It's barely after 9 on a Tuesday morning -- hardly the time for a children's party to be going on in a Leesburg neighborhood. But that's what it looks and sounds like over at the Loudoun House Apartments.

There's a big white tent on the grass outside the rental office of Loudoun County's largest low-income community. Underneath, dozens of boys and girls are dancing and singing.

"One day I was walking, walking to the fair . . . . I spied a senorita with flowers in her hair," they sing in unison, clapping to the beat. In between verses, they sip fruit punch and nibble on granola bars served by young adults in bright purple T-shirts.

The party goes on, until that inevitable second when somebody "acts up." Then the servers, who are really camp counselors, take charge. And the party-goers, who are young campers ages 6 to 12, listen.

That's the rule at the new day camp for Loudoun House children -- fun tempered with discipline and organization. The camp, sponsored by five local groups, is the first summer-long youth activity on the Loudoun House property, a community where parents have long bemoaned the lack of things for their children to do. The Loudoun House pool has been closed for years because it needs repairs, and many children don't have the necessary transportation to get to libraries, parks or community centers.

"Transportation {for the Loudoun House camp} is not a problem here," said Janet Perry, the camp's director and president of Positive Youth Works, one of the sponsoring groups. "And if there's an emergency, parents are close by."

Perry said that the community was so hungry for an activity of this type that she filled the camp in less than an hour of registration. About 90 percent of the children live at Loudoun House. The rest live in neighboring apartments. Camp is free for every child.

Perry and her staff of teenagers and young adults supervise 64 children each weekday from 9 a.m. to 4 p.m. Every moment is taken up by playground activities, nature hikes, arts and crafts or swimmimg. Perry circles the camp area, the tent, the playground, quizzing counselors to make sure every camper is accounted for.

"What's going on here?" Perry asked counselor Sonia Pendleton, a sophomore at Northern Virginia Community College.

Pendleton eyes several groups of campers: "They're going to play volleyball," she says, pointing, "and they're going to look for clues {for a treasure hunt}. And Tony's group is chillin' {relaxing} right now," she concludes, indicating several children talking on the grass.

"Are they in trouble?" Perry asks.

"I don't think so," Pendleton replies.

That's that, but three seconds later, Perry spies a youngster walking in the hall alone.

"Jason, where are you going?" she demands.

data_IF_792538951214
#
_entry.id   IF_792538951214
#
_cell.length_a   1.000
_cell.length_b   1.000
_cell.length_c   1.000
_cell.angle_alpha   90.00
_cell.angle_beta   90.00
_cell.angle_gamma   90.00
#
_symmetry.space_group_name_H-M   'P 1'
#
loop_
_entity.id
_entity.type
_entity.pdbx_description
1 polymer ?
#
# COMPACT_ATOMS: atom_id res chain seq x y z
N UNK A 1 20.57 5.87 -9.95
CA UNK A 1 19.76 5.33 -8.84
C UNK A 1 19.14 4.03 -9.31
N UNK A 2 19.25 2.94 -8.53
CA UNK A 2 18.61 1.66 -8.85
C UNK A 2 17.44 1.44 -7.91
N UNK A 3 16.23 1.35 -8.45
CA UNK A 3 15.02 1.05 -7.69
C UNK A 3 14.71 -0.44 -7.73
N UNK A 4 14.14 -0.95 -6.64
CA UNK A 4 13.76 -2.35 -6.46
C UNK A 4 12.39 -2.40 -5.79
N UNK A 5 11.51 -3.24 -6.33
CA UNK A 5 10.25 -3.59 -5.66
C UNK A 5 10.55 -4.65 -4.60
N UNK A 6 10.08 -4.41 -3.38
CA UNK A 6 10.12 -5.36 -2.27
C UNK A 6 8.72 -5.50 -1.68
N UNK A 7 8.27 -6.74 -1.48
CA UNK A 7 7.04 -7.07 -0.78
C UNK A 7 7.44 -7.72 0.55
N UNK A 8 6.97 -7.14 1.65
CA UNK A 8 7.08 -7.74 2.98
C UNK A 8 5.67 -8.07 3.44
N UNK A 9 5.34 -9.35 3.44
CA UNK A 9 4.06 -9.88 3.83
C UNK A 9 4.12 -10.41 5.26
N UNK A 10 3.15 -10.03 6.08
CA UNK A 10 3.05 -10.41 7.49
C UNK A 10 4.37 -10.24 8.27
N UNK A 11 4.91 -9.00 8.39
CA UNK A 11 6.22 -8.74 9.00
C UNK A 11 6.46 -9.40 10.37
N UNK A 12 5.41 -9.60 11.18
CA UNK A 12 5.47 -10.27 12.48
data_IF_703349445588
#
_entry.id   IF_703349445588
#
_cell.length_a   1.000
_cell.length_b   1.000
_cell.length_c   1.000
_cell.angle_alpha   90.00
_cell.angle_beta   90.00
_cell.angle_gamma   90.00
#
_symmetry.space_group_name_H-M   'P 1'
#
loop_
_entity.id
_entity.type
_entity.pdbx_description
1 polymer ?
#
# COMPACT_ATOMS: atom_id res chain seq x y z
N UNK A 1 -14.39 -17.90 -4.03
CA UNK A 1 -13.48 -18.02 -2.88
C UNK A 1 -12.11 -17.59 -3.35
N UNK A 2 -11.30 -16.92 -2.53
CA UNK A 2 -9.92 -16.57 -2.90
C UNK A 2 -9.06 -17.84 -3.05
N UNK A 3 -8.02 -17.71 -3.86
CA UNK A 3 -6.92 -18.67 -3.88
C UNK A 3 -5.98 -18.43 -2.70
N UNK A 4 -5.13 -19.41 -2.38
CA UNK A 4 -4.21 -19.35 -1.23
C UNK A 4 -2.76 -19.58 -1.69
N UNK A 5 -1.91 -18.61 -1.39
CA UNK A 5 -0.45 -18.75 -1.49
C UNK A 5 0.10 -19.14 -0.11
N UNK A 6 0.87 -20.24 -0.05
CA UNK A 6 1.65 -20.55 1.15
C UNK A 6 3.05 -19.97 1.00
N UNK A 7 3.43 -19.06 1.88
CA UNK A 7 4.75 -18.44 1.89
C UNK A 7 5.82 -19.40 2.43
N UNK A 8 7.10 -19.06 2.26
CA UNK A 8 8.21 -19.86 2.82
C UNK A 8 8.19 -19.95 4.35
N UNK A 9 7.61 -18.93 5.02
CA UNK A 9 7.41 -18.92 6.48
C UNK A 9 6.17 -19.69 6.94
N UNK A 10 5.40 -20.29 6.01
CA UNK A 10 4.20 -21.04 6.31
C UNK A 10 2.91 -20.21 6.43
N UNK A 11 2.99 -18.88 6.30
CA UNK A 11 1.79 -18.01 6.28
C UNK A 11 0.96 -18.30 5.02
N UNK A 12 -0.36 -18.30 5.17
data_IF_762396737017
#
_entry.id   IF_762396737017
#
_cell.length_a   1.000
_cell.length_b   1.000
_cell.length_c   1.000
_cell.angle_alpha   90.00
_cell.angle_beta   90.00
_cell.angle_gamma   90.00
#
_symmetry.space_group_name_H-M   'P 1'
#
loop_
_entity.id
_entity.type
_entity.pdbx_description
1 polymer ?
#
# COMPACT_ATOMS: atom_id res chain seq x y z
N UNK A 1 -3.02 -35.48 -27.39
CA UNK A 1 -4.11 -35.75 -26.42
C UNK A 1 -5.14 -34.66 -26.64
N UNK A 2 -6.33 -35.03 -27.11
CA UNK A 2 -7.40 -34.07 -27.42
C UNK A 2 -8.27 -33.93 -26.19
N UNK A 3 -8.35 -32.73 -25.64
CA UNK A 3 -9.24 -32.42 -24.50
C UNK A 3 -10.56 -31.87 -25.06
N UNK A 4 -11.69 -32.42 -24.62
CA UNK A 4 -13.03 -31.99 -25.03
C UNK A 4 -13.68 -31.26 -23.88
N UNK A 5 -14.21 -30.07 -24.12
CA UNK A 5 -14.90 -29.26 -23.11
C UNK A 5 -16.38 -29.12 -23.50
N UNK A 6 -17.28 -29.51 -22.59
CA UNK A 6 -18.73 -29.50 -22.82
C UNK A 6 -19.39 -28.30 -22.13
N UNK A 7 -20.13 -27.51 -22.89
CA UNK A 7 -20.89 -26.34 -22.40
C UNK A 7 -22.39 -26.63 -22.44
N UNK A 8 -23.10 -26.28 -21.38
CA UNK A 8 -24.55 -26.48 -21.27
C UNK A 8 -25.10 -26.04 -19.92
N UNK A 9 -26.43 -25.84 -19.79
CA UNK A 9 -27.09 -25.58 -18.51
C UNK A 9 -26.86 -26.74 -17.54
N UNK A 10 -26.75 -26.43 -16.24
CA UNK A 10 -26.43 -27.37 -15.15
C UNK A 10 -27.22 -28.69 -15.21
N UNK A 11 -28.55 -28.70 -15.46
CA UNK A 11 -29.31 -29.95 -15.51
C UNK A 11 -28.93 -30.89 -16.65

"I'm going to get a ball to play with," the tot replies.

"Okay," she says. A few minutes later, Jason emerges with his ball, and she smiles at him.

Sponsoring organizations are Positive Youth Works, which provides tutoring and mentors for children; the Loudoun YMCA; 4-H; the management of Loudoun House; and the Leesburg Department of Parks and Recreation. The cost of camp, including equipment, food and transportation, will come to about $20,000 this summer. Some of that will come from a United Way grant obtained by the YMCA and from the Loudoun Department of Social Services. The sponsoring organizations will cover the rest.

The idea for the camp was Perry's. As president of Positive Youth Works, she was spending two evenings a week at Loudoun House for tutoring sessions, and recognized the need for some organized activity. As a trial, Positive Youth Works sponsored a week-long camp last summer. It was so successful, drawing 43 children on short notice, that she decided to approach other groups about a summer-long camp this year.

Perry says that "the basic thing is we want the kids to have fun," but she readily concedes there's a lot more to camp than that. By the time the summer ends, the children will have participated in a stress workshop and a self-esteem workshop, conducted by county mental health officials. They will also hear safety tips and a talk from local police about the importance of school work and avoiding drugs and alcohol.

Every day, Perry says, she and her counselors try to impart lessons of their own.

"Learning to get along with others, that's one of the goals we've been working on this past week," she said. "Learning to play together and share, and find positive means of solving differences."

If an argument erupts, she or a counselor will take the involved campers aside and help them talk out their feelings, she said.

"One thing I notice with a lot of the kids is that their way of dealing with any situation is through anger . . . but it's getting better," Perry said. "We've been able to sit down and work with them."